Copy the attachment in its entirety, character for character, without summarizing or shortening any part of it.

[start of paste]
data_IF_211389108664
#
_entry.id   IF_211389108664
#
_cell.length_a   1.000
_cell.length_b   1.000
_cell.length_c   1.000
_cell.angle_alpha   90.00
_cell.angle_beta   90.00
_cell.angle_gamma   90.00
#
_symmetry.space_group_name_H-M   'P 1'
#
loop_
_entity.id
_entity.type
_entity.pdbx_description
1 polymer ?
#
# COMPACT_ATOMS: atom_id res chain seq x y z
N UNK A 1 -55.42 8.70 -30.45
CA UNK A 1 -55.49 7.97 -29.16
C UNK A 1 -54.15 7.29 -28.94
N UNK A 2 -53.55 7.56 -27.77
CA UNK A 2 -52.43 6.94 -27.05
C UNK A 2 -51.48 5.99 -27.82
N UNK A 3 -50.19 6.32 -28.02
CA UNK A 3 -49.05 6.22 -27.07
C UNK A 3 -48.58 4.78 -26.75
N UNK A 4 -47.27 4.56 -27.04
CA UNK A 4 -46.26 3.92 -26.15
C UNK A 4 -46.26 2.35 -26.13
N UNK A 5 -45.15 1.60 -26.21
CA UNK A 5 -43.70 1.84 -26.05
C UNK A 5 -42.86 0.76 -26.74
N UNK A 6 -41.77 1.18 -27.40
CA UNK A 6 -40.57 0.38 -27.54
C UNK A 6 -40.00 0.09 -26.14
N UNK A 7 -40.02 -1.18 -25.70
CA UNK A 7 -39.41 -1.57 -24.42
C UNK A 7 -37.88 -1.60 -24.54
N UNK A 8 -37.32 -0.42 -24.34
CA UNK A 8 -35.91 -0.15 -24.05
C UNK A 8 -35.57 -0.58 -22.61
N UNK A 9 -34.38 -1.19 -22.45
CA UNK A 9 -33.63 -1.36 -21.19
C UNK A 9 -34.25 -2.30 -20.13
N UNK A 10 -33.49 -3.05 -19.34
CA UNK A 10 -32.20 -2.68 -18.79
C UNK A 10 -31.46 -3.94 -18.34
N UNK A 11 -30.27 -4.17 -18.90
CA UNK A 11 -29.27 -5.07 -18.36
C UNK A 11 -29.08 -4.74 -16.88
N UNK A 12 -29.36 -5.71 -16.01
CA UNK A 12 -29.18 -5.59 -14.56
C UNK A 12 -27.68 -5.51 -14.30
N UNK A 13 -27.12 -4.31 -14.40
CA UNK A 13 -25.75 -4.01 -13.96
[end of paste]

data_IF_211389108664
#
_entry.id   IF_211389108664
#
_cell.length_a   1.000
_cell.length_b   1.000
_cell.length_c   1.000
_cell.angle_alpha   90.00
_cell.angle_beta   90.00
_cell.angle_gamma   90.00
#
_symmetry.space_group_name_H-M   'P 1'
#
loop_
_entity.id
_entity.type
_entity.pdbx_description
1 polymer ?
#
# COMPACT_ATOMS: atom_id res chain seq x y z
N UNK A 1 -55.42 8.70 -30.45
CA UNK A 1 -55.49 7.97 -29.16
C UNK A 1 -54.15 7.29 -28.94
N UNK A 2 -53.55 7.56 -27.77
CA UNK A 2 -52.43 6.94 -27.05
C UNK A 2 -51.48 5.99 -27.82
N UNK A 3 -50.19 6.32 -28.02
CA UNK A 3 -49.05 6.22 -27.07
C UNK A 3 -48.58 4.78 -26.75
N UNK A 4 -47.27 4.56 -27.04
CA UNK A 4 -46.26 3.92 -26.15
C UNK A 4 -46.26 2.35 -26.13
N UNK A 5 -45.15 1.60 -26.21
CA UNK A 5 -43.70 1.84 -26.05
C UNK A 5 -42.86 0.76 -26.74
N UNK A 6 -41.77 1.18 -27.40
CA UNK A 6 -40.57 0.38 -27.54
C UNK A 6 -40.00 0.09 -26.14
N UNK A 7 -40.02 -1.18 -25.70
CA UNK A 7 -39.41 -1.57 -24.42
C UNK A 7 -37.88 -1.60 -24.54
N UNK A 8 -37.32 -0.42 -24.34
CA UNK A 8 -35.91 -0.15 -24.05
C UNK A 8 -35.57 -0.58 -22.61
N UNK A 9 -34.38 -1.19 -22.45
CA UNK A 9 -33.63 -1.36 -21.19
C UNK A 9 -34.25 -2.30 -20.13
N UNK A 10 -33.49 -3.05 -19.34
CA UNK A 10 -32.20 -2.68 -18.79
C UNK A 10 -31.46 -3.94 -18.34
N UNK A 11 -30.27 -4.17 -18.90
CA UNK A 11 -29.27 -5.07 -18.36
C UNK A 11 -29.08 -4.74 -16.88
N UNK A 12 -29.36 -5.71 -16.01
CA UNK A 12 -29.18 -5.59 -14.56
C UNK A 12 -27.68 -5.51 -14.30
N UNK A 13 -27.12 -4.31 -14.40
CA UNK A 13 -25.75 -4.01 -13.96